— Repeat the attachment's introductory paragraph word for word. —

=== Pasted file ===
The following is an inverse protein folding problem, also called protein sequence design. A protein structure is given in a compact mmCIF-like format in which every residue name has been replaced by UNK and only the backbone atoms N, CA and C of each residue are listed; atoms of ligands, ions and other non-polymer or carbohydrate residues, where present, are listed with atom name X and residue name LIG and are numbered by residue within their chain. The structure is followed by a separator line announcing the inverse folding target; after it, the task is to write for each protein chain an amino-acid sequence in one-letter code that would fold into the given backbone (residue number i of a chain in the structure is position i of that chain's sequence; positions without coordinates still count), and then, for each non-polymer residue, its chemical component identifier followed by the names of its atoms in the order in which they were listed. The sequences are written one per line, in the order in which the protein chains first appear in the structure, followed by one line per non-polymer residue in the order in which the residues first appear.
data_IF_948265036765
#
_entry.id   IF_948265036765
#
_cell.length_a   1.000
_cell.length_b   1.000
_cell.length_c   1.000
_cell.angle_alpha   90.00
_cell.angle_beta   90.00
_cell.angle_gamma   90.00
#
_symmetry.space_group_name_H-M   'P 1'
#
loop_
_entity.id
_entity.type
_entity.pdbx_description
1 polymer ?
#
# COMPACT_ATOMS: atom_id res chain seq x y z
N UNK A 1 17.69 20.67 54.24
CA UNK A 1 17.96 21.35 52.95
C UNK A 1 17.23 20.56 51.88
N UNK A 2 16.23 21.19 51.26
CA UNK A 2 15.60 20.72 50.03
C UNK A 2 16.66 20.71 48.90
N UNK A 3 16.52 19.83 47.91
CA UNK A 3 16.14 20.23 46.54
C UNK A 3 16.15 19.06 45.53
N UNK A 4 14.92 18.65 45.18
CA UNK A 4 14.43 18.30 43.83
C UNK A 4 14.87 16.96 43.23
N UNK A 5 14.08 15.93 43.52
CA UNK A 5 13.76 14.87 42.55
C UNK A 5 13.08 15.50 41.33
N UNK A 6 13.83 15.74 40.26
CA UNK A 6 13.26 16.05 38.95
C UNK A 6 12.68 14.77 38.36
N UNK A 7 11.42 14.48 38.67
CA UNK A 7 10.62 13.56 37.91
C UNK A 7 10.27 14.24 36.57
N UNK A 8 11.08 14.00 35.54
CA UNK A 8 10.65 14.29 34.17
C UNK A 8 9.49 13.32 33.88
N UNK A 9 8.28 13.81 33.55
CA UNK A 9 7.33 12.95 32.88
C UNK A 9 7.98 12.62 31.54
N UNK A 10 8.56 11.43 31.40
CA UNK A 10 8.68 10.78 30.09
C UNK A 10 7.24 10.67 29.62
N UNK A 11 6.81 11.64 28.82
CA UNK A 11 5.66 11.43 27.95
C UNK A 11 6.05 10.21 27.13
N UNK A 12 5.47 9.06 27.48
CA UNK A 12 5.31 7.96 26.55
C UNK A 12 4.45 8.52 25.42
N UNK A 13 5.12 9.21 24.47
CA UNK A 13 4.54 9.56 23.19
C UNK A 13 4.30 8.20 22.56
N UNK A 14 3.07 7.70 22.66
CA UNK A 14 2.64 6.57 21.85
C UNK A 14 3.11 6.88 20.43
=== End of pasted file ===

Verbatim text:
The following is an inverse protein folding problem, also called protein sequence design. A protein structure is given in a compact mmCIF-like format in which every residue name has been replaced by UNK and only the backbone atoms N, CA and C of each residue are listed; atoms of ligands, ions and other non-polymer or carbohydrate residues, where present, are listed with atom name X and residue name LIG and are numbered by residue within their chain. The structure is followed by a separator line announcing the inverse folding target; after it, the task is to write for each protein chain an amino-acid sequence in one-letter code that would fold into the given backbone (residue number i of a chain in the structure is position i of that chain's sequence; positions without coordinates still count), and then, for each non-polymer residue, its chemical component identifier followed by the names of its atoms in the order in which they were listed. The sequences are written one per line, in the order in which the protein chains first appear in the structure, followed by one line per non-polymer residue in the order in which the residues first appear.